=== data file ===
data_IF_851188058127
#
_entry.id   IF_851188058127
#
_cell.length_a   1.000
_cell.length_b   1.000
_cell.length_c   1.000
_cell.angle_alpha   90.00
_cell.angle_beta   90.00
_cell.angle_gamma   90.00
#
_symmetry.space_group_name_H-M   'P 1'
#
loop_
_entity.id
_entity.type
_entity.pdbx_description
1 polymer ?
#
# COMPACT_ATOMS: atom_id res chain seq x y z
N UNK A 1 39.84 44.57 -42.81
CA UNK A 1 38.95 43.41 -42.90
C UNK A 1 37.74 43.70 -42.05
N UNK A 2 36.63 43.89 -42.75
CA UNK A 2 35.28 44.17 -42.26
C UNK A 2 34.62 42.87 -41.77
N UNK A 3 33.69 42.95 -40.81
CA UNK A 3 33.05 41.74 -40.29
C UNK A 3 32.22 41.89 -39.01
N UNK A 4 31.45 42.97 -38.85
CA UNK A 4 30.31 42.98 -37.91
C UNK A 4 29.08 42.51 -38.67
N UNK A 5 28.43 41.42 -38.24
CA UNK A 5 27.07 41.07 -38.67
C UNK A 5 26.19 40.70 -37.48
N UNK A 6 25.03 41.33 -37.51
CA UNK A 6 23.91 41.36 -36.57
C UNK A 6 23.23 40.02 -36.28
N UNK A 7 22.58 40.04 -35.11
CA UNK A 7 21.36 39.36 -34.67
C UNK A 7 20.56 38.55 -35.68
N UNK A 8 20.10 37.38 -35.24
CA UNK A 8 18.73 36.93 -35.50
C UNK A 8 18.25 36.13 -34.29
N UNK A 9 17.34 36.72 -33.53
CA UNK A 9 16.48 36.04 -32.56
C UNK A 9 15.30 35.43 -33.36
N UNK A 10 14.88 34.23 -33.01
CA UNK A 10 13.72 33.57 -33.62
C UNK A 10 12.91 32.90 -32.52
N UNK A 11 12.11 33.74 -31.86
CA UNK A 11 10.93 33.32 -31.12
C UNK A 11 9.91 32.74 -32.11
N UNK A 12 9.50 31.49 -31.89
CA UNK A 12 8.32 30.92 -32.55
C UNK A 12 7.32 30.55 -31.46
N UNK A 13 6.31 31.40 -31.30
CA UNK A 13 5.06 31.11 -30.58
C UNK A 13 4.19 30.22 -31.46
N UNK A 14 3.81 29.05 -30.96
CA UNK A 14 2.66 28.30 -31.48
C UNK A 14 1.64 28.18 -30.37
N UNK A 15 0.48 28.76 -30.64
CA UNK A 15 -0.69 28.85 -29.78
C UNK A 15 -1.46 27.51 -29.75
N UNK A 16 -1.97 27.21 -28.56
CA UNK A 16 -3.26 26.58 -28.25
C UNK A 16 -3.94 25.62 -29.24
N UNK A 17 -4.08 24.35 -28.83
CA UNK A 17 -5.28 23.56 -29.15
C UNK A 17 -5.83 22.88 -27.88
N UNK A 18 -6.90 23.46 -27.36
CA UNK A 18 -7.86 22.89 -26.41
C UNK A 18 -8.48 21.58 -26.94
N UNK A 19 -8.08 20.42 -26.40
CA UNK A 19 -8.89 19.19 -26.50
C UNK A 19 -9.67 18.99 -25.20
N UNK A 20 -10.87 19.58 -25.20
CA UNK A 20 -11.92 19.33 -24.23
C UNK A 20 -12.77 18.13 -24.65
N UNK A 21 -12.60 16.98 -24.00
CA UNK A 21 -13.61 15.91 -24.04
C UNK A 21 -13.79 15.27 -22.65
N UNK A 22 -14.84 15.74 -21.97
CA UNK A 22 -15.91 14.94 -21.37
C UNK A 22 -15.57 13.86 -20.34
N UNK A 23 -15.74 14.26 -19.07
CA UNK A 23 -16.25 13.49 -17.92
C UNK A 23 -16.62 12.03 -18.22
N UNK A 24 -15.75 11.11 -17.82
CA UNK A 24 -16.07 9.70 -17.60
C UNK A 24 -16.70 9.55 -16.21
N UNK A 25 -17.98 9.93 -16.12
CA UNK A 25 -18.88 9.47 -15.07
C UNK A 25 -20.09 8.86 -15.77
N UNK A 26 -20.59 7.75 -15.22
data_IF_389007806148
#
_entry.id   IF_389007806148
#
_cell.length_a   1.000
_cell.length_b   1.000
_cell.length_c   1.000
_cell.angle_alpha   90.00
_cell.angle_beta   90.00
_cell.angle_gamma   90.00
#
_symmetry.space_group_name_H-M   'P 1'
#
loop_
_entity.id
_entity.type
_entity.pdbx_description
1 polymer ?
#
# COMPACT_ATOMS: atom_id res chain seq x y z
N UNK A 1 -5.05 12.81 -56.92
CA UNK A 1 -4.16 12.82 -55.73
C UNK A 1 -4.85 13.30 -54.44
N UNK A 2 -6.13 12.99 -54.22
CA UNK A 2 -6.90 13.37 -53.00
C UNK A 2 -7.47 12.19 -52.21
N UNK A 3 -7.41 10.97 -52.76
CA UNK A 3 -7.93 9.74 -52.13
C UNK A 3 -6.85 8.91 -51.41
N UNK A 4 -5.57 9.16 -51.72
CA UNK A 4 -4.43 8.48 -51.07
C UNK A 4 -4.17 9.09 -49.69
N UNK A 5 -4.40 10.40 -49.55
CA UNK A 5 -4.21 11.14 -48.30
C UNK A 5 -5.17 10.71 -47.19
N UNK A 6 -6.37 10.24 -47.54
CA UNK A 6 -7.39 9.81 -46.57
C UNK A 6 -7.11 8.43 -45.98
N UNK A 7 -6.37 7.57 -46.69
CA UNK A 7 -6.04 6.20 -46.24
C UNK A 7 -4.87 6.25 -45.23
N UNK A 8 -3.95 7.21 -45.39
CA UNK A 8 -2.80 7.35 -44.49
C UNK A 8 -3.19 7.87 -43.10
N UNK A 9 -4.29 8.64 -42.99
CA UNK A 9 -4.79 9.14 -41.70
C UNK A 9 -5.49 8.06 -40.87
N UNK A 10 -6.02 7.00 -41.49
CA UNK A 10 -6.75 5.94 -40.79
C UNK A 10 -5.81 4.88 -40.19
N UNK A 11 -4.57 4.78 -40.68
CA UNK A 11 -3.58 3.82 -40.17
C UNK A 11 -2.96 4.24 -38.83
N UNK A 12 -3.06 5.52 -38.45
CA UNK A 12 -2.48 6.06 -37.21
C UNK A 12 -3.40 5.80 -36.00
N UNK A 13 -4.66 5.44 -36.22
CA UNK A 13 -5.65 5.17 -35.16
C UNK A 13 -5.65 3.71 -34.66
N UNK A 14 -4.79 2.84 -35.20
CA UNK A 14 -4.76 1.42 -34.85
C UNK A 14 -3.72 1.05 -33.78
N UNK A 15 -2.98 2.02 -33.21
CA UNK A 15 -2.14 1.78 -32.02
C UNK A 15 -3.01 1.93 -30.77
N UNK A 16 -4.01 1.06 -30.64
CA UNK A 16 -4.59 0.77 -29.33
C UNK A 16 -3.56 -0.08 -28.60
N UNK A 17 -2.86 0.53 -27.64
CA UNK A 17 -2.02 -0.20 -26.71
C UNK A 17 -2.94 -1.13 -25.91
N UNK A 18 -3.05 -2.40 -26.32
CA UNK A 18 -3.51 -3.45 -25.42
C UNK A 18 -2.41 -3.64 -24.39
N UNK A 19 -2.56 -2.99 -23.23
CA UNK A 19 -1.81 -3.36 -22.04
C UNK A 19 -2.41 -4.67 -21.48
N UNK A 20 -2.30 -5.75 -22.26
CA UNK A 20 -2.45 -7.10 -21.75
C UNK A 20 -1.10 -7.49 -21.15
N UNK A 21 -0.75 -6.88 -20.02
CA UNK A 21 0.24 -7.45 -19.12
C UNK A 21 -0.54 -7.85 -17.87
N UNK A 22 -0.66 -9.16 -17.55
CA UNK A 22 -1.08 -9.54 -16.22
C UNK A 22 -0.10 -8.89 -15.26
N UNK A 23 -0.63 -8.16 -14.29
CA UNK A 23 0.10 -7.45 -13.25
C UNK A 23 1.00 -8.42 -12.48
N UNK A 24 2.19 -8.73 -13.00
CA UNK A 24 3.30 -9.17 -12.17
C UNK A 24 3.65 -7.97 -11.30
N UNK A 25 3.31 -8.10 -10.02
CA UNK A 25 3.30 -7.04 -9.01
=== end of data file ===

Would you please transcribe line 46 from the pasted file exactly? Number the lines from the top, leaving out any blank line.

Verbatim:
CA UNK A 9 16.48 36.04 -32.56